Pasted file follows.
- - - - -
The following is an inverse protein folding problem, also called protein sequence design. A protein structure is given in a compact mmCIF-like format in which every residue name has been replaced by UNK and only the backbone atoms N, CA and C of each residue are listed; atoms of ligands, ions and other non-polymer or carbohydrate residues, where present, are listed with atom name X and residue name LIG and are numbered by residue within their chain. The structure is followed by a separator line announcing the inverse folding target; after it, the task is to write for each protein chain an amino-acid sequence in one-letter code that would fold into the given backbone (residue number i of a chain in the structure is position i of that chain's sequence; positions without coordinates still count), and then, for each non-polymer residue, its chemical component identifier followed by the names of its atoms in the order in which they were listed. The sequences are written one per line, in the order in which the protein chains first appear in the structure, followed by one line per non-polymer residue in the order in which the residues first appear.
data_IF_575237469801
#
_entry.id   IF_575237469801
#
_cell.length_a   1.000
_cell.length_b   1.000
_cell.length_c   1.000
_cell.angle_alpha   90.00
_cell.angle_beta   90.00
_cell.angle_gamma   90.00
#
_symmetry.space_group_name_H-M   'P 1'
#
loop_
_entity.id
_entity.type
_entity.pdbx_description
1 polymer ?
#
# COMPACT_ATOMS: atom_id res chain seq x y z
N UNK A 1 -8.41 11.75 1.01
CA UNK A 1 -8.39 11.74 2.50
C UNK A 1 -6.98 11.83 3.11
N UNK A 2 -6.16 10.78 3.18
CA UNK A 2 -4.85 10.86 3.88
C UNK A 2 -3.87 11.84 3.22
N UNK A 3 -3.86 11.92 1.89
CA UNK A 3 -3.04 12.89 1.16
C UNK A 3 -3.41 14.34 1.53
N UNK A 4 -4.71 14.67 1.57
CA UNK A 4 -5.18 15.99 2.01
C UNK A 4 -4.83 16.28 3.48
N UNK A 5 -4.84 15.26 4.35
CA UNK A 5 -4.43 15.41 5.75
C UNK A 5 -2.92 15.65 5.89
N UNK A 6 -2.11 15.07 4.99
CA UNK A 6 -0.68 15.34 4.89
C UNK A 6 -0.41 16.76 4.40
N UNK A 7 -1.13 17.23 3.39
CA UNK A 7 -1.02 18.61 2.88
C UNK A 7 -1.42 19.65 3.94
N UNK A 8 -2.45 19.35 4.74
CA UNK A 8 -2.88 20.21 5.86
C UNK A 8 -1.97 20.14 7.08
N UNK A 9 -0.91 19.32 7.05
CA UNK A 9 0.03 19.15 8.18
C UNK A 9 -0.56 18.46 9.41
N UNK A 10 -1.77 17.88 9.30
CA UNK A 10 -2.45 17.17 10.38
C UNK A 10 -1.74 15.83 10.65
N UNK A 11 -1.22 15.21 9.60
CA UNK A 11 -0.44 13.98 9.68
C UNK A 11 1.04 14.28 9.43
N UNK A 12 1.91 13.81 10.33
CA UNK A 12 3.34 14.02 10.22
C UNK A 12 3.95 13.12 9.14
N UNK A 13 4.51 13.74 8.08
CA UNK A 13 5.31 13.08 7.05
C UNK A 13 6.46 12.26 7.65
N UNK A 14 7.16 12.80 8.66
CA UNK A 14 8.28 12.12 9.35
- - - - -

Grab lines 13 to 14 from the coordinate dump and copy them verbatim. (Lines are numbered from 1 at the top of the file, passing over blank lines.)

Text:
_symmetry.space_group_name_H-M   'P 1'
#